Experts in the sector, from both Bangladesh and Netherlands, shared their experience in Dutch-Bangladesh collaboration, the challenges of collaboration, as well as the plethora of opportunities for the future. According to Rear Admiral (Retd.) Khurshed Alam, one of the key challenges is the lack of knowledge regarding port management, maritime education, deep-sea fishing, shipbuilding, and establishing windmills at the Bay of Bengal. However, given the experience of the Dutch in flood-management and blue economy, greater collaboration between both countries would unearth sustainable economic opportunities. Erwin Rietman, Area Sales Manager, Nijhuis Industries, mentioned that Bangladesh needs sustainable investment opportunities. He also discussed how sustainable, long-term investment will allow Bangladesh to prosper, but at the same time be greatly beneficial to the investors as well.
The webinar also highlighted the need to resolve challenges in the Water and Maritime Sector, such as the state of technology of Bangladesh, asymmetric information, and inefficient supply chain management. According to Saiful Islam, Chairman, Western Marine Shipyard, for Bangladesh to attain its goals, the ease of flow of information needs to be worked upon. Bangladesh can attain its “rising power of Asia” status by simply improving its technological prowess, access to information, and better management of supply chain cycles. Dutch cooperation, especially in the Water and Maritime Sector, would be critical in these processes.
Panelists and experts answered questions from the audience, including the potential for mitigating the climate change challenges through greater Dutch cooperation in the Water Sector.
Stronger Bangladesh-Netherlands Relationship requires support from the public and private sector
On 10th December, the virtual launch of the report ‘Netherlands-Bangladesh: Mapping the ground @50 stitching partnerships’ took place with prolific panelists from both the countries. Shahriar Alam, Honorable State Minister, Foreign Affairs of Bangladesh; Md. Sirajul Islam, Executive Chairman, BIDA; H E Steven Collet, Ambassador of Business and Development, Foreign Affairs of the Netherlands; H.E Harry Verweij, Ambassador of Netherlands to Bangladesh; Nihad Kabir, President, MCCI; Naser Ezaz, CEO, Standard Chartered Bank; were accompanied by M. Riaz Hamidullah, Ambassador, The Embassy of the People’s Republic of Bangladesh in the Netherlands; Matthias Brienen, Director, Larive International, and Zahedul Amin, Director, LightCastle Partners.
The event inaugurated with Riaz Hamidullah discussing about the previous three webinars that took place and how the panelists shared their proactive thoughts about Netherlands doing business in Bangladesh, also, how Netherlands can bring in vertical advantages to sectors that Bangladesh lack in. Later, a presentation by Zahedul Amin from LightCastle took place where the current economic standpoint of Bangladesh was discussed. Topics like the country’s flourishing GDP and ease of doing business were stressed. Zahedul Amin explained how the apparel industry was the pillar of exports and that Bangladesh needs diversification.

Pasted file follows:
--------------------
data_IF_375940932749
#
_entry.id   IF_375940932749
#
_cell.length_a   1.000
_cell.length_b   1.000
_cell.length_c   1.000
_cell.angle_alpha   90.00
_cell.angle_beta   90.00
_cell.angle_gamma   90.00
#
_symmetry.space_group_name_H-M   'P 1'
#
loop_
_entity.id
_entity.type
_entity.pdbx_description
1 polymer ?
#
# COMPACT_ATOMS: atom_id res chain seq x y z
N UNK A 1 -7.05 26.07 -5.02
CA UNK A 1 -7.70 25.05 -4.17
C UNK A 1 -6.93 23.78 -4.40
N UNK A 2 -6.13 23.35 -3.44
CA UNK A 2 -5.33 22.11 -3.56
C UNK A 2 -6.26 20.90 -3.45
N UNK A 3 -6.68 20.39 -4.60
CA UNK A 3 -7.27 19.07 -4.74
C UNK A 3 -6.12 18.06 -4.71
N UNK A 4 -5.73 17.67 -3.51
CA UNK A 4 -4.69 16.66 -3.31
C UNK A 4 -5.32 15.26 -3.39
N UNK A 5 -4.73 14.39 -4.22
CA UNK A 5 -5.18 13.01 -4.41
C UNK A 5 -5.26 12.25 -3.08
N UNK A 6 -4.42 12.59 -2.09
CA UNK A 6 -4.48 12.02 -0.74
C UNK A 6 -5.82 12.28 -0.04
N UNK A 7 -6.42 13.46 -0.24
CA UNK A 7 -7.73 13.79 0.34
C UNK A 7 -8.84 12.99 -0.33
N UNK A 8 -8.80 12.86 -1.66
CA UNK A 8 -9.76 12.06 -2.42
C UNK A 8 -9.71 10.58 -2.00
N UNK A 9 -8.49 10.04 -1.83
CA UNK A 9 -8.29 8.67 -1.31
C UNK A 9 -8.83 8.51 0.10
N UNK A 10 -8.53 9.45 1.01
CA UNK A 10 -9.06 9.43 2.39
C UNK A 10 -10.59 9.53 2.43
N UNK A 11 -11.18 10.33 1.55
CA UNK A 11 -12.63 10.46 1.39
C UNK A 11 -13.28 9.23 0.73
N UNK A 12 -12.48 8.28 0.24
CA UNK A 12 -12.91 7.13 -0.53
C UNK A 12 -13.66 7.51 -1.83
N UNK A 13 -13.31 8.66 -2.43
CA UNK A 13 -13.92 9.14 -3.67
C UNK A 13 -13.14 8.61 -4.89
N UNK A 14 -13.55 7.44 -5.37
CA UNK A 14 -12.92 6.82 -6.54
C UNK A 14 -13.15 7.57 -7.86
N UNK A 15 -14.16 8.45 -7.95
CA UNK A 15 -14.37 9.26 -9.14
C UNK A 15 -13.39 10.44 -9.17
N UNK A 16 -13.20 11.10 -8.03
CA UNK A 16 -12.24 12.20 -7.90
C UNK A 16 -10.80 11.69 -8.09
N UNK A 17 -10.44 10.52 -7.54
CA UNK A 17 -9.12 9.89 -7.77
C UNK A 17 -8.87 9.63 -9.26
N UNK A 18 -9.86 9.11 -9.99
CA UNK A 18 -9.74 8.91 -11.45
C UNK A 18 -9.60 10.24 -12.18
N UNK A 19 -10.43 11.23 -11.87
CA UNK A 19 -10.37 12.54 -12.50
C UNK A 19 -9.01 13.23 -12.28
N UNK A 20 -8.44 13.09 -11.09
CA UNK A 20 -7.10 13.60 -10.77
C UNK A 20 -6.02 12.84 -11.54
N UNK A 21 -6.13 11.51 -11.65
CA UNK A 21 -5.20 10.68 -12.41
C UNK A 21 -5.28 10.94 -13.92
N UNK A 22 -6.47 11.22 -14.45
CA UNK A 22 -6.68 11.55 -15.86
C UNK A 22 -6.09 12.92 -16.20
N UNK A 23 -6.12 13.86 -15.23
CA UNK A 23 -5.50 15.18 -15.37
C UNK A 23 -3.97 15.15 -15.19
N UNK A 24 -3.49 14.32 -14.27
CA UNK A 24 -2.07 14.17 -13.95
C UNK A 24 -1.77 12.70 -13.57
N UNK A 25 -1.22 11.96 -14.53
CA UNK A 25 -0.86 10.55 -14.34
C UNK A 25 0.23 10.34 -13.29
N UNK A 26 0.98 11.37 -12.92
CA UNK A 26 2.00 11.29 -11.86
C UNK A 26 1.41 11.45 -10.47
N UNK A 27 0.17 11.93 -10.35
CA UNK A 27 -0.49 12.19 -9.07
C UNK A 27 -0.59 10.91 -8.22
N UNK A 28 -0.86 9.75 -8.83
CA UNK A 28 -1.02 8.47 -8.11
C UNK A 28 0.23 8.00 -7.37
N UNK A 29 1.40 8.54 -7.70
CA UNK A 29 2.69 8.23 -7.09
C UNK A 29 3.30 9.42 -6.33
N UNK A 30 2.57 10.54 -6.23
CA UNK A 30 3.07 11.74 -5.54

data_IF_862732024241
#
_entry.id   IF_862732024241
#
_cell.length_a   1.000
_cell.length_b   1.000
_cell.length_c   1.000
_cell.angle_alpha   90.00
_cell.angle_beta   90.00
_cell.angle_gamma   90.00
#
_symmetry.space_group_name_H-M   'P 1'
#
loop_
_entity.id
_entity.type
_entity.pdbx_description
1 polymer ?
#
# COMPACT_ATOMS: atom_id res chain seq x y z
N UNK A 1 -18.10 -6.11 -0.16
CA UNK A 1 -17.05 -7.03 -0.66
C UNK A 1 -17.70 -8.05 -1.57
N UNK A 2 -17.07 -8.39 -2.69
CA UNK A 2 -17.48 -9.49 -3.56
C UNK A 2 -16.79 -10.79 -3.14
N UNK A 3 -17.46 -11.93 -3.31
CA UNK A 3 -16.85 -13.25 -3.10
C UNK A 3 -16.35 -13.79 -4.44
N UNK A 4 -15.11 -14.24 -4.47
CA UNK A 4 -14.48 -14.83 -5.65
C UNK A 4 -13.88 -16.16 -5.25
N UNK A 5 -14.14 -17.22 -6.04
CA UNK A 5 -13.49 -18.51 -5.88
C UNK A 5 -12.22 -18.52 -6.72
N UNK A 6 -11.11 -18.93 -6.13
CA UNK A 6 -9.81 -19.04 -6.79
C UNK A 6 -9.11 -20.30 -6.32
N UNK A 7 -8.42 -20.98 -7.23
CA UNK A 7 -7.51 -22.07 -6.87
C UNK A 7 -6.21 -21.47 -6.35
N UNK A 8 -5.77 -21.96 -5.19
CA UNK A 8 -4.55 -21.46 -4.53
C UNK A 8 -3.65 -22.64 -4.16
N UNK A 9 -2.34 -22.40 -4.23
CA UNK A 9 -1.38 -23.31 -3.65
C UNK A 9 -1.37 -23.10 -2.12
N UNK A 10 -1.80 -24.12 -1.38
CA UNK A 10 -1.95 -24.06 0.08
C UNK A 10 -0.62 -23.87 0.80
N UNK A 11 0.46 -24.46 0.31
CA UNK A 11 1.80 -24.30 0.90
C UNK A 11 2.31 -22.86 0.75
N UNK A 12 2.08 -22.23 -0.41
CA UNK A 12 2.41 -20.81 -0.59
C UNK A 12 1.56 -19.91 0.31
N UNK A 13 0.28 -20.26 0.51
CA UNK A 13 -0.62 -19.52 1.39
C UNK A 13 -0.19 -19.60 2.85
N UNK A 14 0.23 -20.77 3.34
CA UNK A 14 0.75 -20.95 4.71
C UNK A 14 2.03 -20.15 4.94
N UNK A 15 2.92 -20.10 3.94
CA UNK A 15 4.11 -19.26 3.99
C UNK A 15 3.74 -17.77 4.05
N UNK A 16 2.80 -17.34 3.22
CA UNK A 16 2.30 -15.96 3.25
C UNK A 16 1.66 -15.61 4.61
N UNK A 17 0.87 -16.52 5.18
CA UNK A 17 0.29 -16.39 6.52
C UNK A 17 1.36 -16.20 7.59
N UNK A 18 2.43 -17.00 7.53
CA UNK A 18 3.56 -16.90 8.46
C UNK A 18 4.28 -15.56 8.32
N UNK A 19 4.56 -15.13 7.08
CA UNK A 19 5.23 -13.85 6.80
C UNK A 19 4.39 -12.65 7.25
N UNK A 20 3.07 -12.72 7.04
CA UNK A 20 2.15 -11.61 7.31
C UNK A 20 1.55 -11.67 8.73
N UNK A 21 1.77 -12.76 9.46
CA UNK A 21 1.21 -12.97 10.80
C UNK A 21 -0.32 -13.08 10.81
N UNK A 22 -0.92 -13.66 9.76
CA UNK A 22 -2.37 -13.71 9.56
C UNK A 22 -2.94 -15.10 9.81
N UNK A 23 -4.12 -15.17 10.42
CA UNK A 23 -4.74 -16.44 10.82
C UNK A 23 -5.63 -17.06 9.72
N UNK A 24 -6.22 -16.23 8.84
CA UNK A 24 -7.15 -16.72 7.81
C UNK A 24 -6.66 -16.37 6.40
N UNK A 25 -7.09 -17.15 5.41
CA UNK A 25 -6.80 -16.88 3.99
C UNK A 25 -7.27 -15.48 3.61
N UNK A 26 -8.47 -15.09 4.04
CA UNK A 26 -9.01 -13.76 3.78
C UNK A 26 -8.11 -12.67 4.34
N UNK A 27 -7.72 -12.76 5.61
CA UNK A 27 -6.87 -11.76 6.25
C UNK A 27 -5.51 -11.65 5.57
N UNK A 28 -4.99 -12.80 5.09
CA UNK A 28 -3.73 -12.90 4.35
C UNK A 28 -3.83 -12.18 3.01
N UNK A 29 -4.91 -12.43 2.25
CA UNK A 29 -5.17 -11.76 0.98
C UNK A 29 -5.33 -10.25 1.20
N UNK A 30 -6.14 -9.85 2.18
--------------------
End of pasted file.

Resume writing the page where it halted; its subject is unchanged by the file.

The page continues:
Naser Ezaz of Standard Chartered Bank focused on the aspect that Bangladesh has factors of production, on the other hand, the Dutch has access to knowledge and a substantial market. Netherlands can bring in technical knowledge in the country and invest in Bangladesh, the best kept secret in Asia. He further said that there is a chance to maintain profits for international companies even after complying with all the rules and regulations.
Steven Collet of Foreign Affairs of the Netherlands talked about the ample of opportunities that Bangladesh can provide in the years ahead. The graduation of Bangladesh will reform and strengthen the relationship with the Netherlands. The Netherlands can help improve sharing knowledge, focusing on youth, diversification of the economy and fostering job creation. Therefore, it is important to let companies in the Netherlands know about the opportunities in Bangladesh.
Nihad Kadir of MCCI stressed on how foreign investors do not tend to avail themselves of legal and accounting expertise in Bangladesh, which they would have done if it was in any other country. It is important to find the right local counterpart in order to have a good experience and many institutions can be the bridge to it.
Sirazul Islam of BIDA emphasized on the new investment opportunities and permits implemented this year which will ease doing business in Bangladesh, and how BIDA will support the entry of Dutch companies in Bangladesh.
Ambassador Harry Verweij talked about how Bangladesh needs proper branding and progress towards diversification, both vertically and horizontally. He focused on how tech-based agriculture, Light Engineering, as well as deep sea fishing should be of interest.
Lastly, Honorable Minister Shahriar Alam launched the report and explained the progress of bilateral ties and how the Dutch can invest in our Delta plan which is to attain sustainability. He further emphasized on the fact that the growing number of middle and affluent class people will meet the demand for new diverse Dutch investments.